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ANKARA, Turkey (AP) — Turkey has announced that Russia will hold live-fire naval exercises in the eastern Mediterranean, amid escalating tensions between Turkey and its coastal neighbors Greece and Cyprus over rights to search for energy resources in the region.
The navigational notice issued late Wednesday said the Russian exercises will take place Sept. 8-22 and Sept. 17-25 in areas of the Mediterranean where Turkish seismic research vessels are operating.
There was no immediate comment from Russia on the exercises, which Turkey announced after the United States said it was partially lifting a 33-year-old arms embargo against ethnically divided Cyprus.
It’s unclear why NATO-member Turkey would announce such drills on Moscow’s behalf, but the two countries have in recent years significantly strengthened their military, political and economic ties. They are coordinating closely on their military presence in Syria, while Turkey has purchased Russia’s advanced S-400 missiles and has broken ground on a Russian-built nuclear power plant on its southern coast.
Turkey has reacted angrily to the U.S. move that it said went against the “spirit of alliance” between Washington and Ankara. It also warned that it would harm efforts to reunify Cyprus, which is split between Turkish Cypriot and Greek Cypriot communities. Turkish officials have also vowed to take steps to guarantee the security of a self-declared Turkish state in the island’s north.
Turkey’s announcement comes at a time of increased friction between Turkey on the one side and Greece and Cyprus on the other over offshore energy exploration rights. Warships from Greece and Turkey have been shadowing each other in recent weeks as Turkish survey vessels and drill ships continue to prospect for hydrocarbons in waters where Greece and Cyprus claim exclusive economic rights.
In Athens, Greek government spokesman Stelios Petsas said the planned Russian exercises were being “monitored by all the countries in the region, as well as our NATO allies and European Union partners.”
The U.S. embargo, imposed in 1987, was designed to prevent an arms race that would hinder U.N.-facilitated reunification efforts for Cyprus. It was directed against the southern, Greek Cypriot part of the island, where Cyprus’ internationally recognized government is seated.
Cyprus split in 1974 when Turkey invaded following a coup by supporters of union with Greece. Turkey is the only nation to recognize a Turkish Cypriot declaration of independence and it maintains more than 35,000 troops in northern Cyprus.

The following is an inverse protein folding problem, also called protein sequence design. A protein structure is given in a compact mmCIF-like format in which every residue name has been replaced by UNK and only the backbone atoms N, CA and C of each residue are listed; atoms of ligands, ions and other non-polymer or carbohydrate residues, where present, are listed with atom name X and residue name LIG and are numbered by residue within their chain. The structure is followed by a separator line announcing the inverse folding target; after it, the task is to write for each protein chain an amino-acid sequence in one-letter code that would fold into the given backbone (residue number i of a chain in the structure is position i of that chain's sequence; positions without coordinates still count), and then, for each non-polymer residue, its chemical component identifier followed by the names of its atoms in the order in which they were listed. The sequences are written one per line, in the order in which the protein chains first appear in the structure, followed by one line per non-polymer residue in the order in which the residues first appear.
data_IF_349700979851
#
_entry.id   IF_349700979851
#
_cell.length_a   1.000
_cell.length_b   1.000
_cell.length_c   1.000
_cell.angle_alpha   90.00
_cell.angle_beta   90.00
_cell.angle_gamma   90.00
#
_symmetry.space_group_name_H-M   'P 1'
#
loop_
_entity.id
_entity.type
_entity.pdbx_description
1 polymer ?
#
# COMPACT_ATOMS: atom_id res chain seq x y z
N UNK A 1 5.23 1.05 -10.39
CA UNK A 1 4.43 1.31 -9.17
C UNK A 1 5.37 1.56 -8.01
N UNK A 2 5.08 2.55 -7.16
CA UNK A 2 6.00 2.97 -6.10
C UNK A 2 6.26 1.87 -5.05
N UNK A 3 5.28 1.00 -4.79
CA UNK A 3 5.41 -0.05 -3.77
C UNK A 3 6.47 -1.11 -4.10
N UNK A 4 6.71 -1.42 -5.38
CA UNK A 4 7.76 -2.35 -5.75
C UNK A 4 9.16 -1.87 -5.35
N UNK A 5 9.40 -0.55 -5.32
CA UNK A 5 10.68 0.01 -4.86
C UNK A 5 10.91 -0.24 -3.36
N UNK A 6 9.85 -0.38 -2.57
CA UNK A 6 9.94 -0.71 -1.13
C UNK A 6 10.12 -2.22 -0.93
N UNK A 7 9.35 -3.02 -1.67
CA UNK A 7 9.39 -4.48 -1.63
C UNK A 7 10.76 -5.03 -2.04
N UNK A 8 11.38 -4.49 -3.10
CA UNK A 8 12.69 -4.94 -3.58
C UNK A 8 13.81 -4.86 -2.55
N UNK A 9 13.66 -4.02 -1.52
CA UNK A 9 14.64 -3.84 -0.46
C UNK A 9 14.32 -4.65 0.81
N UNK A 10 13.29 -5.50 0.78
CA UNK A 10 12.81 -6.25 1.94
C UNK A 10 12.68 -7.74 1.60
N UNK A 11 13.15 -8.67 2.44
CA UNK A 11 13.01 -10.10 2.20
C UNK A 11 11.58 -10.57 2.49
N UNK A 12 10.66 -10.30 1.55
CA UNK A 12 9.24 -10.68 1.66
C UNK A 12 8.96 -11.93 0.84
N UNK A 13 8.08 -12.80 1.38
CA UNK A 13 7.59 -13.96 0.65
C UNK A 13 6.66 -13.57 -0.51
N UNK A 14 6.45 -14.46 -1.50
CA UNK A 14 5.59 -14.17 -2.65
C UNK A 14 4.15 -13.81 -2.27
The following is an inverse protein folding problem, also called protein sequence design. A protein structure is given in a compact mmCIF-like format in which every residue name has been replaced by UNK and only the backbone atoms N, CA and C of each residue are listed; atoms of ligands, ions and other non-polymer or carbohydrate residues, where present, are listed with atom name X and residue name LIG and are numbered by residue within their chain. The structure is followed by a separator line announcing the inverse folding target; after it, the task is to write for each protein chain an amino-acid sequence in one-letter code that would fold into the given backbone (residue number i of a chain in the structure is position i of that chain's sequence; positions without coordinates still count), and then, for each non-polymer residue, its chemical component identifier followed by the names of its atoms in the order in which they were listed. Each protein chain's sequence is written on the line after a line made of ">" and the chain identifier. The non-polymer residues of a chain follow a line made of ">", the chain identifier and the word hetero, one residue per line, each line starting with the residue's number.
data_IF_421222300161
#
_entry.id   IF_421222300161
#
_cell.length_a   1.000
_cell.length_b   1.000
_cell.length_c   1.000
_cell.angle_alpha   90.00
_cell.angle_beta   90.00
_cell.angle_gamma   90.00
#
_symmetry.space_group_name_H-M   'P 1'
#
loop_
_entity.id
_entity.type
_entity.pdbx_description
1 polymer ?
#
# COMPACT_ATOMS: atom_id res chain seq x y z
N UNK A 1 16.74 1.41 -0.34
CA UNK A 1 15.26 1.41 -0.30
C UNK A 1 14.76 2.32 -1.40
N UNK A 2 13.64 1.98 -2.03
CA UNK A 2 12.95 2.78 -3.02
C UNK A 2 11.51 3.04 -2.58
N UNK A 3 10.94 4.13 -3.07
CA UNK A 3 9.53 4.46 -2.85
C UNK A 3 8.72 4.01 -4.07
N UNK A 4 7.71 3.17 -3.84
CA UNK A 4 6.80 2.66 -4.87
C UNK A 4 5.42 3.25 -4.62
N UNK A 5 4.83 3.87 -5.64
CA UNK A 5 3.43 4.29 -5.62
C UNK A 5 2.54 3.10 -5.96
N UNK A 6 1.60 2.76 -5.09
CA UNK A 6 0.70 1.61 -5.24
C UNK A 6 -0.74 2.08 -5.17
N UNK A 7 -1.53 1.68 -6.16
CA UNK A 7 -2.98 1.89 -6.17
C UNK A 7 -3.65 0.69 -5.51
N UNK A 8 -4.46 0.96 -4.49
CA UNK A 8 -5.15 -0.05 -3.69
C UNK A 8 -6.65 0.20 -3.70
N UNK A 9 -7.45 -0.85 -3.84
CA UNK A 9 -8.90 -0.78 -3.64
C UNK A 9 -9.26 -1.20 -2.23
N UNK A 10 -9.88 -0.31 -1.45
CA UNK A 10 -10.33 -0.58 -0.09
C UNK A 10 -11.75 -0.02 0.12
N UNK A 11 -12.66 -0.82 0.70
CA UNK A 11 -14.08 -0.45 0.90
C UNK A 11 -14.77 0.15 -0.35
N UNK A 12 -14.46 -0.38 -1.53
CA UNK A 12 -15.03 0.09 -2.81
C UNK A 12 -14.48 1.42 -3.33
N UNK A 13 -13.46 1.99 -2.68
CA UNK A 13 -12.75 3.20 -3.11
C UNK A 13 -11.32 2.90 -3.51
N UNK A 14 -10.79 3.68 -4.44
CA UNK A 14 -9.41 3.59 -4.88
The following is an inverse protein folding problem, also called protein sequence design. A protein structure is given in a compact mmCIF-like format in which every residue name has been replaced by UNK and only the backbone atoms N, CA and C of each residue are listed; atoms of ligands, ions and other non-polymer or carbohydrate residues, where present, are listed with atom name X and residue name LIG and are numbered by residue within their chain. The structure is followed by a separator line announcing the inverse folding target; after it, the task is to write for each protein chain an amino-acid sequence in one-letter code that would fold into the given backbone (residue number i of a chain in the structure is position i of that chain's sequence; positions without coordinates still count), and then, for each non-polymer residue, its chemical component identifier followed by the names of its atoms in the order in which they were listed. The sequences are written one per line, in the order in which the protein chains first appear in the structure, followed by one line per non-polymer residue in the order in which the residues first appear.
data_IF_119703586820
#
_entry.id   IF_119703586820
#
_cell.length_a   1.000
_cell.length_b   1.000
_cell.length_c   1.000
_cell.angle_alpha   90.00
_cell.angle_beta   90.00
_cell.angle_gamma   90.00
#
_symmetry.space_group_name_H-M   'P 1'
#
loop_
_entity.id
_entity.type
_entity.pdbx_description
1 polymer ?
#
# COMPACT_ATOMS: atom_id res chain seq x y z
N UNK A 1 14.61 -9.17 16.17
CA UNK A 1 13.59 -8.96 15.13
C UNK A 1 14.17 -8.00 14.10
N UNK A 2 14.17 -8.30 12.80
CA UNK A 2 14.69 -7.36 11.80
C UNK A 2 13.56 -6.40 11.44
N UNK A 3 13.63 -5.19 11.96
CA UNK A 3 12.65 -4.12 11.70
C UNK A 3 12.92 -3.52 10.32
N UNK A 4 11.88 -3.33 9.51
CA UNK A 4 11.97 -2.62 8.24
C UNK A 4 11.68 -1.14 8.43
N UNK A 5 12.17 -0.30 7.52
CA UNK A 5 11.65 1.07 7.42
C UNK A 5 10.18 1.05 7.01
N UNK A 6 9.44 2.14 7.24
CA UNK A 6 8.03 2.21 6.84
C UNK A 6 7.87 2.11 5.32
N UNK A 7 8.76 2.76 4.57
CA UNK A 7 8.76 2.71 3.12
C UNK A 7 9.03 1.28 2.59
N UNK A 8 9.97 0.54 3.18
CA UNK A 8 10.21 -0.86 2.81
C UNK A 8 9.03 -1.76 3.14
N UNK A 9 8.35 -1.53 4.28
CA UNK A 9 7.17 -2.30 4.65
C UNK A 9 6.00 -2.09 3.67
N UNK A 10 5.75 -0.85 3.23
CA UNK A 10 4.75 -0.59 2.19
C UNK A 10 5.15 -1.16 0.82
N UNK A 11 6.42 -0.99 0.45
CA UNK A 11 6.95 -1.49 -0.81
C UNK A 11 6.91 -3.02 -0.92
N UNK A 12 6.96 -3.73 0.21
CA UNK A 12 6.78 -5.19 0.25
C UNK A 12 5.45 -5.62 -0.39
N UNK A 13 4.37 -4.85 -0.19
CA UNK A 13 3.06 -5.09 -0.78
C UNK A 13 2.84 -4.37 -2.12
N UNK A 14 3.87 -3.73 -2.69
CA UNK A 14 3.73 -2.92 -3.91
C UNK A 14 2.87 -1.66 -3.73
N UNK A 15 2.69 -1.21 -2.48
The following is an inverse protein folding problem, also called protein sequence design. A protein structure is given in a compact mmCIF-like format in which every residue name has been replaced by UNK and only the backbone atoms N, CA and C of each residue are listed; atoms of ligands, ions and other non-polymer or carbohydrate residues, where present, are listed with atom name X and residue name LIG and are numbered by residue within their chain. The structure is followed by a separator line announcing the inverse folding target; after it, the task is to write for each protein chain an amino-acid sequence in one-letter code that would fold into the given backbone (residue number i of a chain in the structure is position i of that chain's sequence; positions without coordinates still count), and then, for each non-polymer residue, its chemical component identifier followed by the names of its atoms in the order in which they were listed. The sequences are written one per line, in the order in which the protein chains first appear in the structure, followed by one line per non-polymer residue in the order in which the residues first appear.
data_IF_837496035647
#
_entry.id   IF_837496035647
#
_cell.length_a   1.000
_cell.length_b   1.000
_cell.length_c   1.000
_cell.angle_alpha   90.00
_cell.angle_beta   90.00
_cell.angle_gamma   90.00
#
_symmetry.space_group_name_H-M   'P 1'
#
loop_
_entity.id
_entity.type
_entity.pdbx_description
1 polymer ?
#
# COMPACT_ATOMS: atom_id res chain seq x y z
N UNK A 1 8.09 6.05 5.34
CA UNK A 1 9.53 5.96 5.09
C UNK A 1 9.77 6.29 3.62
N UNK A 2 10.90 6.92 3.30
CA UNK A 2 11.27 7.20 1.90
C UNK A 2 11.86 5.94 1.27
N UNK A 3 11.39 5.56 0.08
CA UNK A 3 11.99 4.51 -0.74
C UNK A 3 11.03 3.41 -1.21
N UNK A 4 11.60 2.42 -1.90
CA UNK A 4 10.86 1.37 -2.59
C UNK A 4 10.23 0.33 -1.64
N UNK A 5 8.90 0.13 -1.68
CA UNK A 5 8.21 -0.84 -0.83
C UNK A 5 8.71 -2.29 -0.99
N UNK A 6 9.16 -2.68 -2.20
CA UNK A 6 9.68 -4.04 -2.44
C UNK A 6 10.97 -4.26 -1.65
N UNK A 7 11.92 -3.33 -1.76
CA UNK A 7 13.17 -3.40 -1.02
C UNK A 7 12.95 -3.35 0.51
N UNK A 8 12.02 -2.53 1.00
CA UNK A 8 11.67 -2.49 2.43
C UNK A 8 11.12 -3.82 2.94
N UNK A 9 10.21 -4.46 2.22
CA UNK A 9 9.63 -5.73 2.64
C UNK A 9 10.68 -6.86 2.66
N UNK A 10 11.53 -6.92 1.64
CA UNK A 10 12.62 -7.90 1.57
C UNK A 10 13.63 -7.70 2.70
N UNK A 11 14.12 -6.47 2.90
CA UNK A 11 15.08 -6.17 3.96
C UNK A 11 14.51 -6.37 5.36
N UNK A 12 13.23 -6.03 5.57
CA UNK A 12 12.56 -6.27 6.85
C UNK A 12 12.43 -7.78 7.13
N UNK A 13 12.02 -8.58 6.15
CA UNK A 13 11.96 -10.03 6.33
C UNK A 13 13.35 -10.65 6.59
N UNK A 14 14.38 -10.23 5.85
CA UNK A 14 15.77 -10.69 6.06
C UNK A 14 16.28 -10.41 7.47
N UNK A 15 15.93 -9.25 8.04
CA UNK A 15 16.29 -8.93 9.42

Washington said it was lifting the arms embargo against Cyprus for one year — with the option of renewal — to let it procure non-lethal equipment.
Turkish Defense Minister Hulusi Akar said Thursday that the lifting of the embargo will lead to a deadlock.
“If you lift the embargo on (Greek Cypriot-administered Cyprus) and try to disrupt the balance in this way, this will bring conflict, not peace. This will create a deadlock, not a solution,” he said.
Akar also took aim at France, which joined Greece and Cyprus for military exercises in the region, accusing it of “bullying, making claims and playing the role of a guardian angel.”
U.S. Ambassador to Cyprus Judith Garber said the embargo lifting had no connection to “valued partner and ally” Turkey, but aimed to strengthen regional security and to “counter malign actors in the region.”
Garber said Washington waived a requirement that Cyprus cease to offer refueling and other port services to Russian warships, but that it would continue to “encourage” Cypriot government authorities to deny those services.
“We believe that Russia is playing a very destabilizing role in the region, especially in Syria,” Garber said.
Russia maintains a sizable naval presence in the eastern Mediterranean and regularly conducts naval maneuvers there. The announcement of the latest live-fire drill could clearly be a message from Moscow that it remains a major regional player whose influence won’t be diminished by Washington’s embargo move.
Menelaos Hadjicostis reported from Nicosia, Cyprus. Derek Gatopoulos in Athens, Greece contributed.
This article was written by SUZAN FRASER and MENELAOS HADJICOTIS from The Associated Press and was legally licensed through the Industry Dive publisher network. Please direct all licensing questions to email@example.com.